.. uncharacteristically for weapons makers, these defense sector representatives — including executives from component business units and large aerospace holding companies like Rostec — were not anxious to see the effectiveness of their systems demonstrated in a war between Russia and their neighboring former Soviet republic. Nor could they generally see merit to Putin deciding to use military force to further dismember the Ukrainian state.
Instead, Russian defense industrial firms are concerned that a war with Ukraine would create a sanctions regime isolating Moscow’s financial institutions from the world banking system. Such a development would torpedo their recent ambitions of dramatically expanding their market into the Middle East. It would also likely be fatal to Russia’s defense R&D sector, which badly needs investment to grow some of their newest programs, like the Su-75 Checkmate single-engine fighter.
Source: Russia’s defense industry might not survive an invasion of Ukraine – Breaking Defense Breaking Defense – Defense industry news, analysis and commentary
Facebook is facing a class action lawsuit which could see its parent company Meta paying $3.1 billion to its UK users for harvesting their data.
The lawsuit was filed against Meta on Thursday with the U.K.’s Competition Appeal Tribunal in London, TechCrunch reported.
Source: Facebook Sued For Billions Over Harvesting People’s Data
North Korean hackers stole almost $400m (£291m) worth of digital assets in at least seven attacks on cryptocurrency platforms last year, a report claims.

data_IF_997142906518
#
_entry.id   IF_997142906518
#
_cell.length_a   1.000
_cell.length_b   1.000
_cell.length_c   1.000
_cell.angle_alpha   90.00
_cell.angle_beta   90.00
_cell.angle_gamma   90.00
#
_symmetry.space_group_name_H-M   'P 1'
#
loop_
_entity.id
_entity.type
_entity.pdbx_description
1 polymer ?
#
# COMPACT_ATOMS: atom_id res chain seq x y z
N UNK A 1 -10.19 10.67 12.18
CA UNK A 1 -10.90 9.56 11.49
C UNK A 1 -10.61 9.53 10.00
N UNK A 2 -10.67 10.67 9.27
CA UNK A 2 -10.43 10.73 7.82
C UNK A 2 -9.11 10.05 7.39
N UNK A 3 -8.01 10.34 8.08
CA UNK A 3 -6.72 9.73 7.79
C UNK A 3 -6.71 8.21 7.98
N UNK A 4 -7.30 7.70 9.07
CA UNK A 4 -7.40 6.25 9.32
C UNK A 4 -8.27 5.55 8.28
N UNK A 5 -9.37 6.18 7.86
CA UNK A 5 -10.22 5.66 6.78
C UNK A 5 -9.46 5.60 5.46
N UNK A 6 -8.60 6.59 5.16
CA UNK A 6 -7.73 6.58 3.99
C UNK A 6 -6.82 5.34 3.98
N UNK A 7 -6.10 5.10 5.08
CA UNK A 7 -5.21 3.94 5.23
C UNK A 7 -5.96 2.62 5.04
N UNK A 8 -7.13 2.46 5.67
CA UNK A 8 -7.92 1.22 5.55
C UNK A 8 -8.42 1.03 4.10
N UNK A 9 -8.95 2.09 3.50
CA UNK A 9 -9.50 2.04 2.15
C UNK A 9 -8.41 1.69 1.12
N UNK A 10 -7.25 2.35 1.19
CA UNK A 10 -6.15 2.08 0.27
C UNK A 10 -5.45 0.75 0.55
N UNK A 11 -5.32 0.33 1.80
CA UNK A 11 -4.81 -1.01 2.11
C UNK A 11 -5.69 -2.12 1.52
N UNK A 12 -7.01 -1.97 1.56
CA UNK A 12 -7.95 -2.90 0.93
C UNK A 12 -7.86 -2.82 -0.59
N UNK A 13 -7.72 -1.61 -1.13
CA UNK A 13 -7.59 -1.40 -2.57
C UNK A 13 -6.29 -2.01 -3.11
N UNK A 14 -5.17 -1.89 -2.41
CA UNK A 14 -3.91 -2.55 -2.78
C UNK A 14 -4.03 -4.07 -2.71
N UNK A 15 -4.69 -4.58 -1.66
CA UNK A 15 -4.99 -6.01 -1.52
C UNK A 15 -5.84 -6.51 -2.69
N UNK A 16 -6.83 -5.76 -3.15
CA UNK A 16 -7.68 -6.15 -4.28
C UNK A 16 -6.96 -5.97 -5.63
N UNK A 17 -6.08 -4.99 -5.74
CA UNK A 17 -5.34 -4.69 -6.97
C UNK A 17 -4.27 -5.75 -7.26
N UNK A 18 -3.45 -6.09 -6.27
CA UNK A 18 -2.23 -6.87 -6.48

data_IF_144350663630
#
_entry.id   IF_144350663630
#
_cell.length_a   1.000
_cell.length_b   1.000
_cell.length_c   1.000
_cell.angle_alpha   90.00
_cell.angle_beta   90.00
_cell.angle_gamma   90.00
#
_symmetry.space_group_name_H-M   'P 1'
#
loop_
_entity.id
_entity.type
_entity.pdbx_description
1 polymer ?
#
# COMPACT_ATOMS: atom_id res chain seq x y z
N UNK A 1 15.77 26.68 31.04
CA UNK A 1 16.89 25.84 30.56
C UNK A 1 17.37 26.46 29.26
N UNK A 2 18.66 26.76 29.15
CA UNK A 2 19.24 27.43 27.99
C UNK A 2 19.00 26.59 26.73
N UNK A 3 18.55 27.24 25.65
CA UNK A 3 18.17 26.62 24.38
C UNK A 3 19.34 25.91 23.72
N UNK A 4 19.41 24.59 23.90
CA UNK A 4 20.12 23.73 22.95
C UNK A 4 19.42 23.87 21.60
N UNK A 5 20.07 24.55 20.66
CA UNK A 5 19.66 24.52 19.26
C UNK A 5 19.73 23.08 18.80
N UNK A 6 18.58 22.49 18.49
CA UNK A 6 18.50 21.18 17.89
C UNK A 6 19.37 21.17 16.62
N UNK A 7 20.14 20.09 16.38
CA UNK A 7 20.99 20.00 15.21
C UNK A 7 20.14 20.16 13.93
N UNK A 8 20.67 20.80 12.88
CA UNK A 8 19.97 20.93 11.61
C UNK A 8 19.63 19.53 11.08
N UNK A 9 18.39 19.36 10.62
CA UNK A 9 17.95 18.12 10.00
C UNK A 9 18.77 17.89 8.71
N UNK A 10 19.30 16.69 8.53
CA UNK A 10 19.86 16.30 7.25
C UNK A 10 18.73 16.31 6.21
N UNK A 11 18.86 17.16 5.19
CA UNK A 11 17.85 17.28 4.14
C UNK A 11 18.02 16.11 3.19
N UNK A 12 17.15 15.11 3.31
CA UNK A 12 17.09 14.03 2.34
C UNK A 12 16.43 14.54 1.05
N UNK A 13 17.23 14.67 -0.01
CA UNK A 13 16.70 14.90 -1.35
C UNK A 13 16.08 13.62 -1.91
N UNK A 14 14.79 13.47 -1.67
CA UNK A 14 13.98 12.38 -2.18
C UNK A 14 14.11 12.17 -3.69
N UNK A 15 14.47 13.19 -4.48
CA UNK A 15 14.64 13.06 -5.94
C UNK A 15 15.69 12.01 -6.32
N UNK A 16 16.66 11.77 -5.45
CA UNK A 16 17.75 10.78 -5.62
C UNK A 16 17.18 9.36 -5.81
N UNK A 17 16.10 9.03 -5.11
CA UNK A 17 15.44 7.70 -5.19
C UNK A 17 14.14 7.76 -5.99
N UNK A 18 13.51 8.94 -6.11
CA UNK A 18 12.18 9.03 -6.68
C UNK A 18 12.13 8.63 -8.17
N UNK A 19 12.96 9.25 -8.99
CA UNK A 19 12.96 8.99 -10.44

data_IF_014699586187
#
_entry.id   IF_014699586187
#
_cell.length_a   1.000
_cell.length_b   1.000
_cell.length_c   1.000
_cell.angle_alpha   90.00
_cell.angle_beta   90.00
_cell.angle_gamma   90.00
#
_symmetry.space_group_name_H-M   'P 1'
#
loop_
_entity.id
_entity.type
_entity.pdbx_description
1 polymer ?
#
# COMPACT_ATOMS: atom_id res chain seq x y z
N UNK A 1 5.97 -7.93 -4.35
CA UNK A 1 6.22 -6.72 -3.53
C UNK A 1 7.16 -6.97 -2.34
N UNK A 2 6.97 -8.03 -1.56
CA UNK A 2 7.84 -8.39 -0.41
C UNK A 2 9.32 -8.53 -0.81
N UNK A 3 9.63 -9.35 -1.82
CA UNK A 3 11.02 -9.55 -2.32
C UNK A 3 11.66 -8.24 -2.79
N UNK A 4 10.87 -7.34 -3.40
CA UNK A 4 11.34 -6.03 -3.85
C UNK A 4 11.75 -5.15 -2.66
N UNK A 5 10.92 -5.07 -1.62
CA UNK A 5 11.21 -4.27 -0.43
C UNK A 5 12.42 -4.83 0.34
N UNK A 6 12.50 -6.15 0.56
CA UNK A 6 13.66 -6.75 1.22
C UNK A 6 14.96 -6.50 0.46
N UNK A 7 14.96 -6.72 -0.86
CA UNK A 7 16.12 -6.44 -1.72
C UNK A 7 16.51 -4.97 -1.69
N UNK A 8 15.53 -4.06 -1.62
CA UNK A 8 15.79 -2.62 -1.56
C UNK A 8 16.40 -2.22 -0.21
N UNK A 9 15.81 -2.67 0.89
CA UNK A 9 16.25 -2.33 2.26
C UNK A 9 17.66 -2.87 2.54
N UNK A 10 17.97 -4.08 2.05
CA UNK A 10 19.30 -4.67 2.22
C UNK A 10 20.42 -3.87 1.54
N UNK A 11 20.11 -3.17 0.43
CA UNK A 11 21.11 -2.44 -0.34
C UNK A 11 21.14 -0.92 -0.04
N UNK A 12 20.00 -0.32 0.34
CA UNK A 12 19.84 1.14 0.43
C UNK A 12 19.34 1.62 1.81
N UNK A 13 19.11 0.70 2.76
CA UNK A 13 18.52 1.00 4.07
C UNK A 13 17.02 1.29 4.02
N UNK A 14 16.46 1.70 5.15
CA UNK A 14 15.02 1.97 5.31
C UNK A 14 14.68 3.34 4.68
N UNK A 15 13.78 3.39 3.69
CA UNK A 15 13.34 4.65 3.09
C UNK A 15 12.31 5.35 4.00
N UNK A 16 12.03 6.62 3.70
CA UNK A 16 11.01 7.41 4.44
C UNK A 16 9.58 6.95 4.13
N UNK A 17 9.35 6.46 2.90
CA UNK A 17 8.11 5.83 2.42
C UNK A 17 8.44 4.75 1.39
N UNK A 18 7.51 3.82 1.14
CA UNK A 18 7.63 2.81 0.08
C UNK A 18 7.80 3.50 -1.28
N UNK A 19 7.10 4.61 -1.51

Blockchain analysis company Chainalysis said it was one of most successful years on record for cyber-criminals in the closed east Asian state.
The attacks mainly targeted investment firms and centralized exchanges.
Source: North Korea hackers stole $400m of cryptocurrency in 2021, report says – BBC News
The Supreme Court blocked on Thursday a Biden administration requirement that larger businesses require employees to be vaccinated or have a masking and testing policy, but allowed a similar vaccine mandate to go into effect for around 10 million health care workers.
The decisions hinged on whether the administration had the authority to issue the policies to respond to the COVID-19 pandemic, which has resurged as a sharply increased number of Americans are testing positive among the spread of the highly contagious omicron variant.
Source: Supreme Court blocks vaccine-or-mask mandate for larger employers – Roll Call
Many enterprises are moving into a hybrid world — whether it’s the emerging workplace model or cloud environment. With the latter, a mix of private and public cloud services offers the flexibility organizations are looking for in a business environment that seems to be constantly shifting.
An August 2021 report by research firm Gartner notes that hybrid, multicloud, and edge environments “are growing and setting the stage for new distributed cloud models.” The firm forecasts end-user spending on public cloud services will reach $396 billion in 2021 and grow 22% to reach $482 billion in 2022. By 2026, it predicts, public cloud spending will exceed 45% of all enterprise IT spending, up from less than 17% in 2021.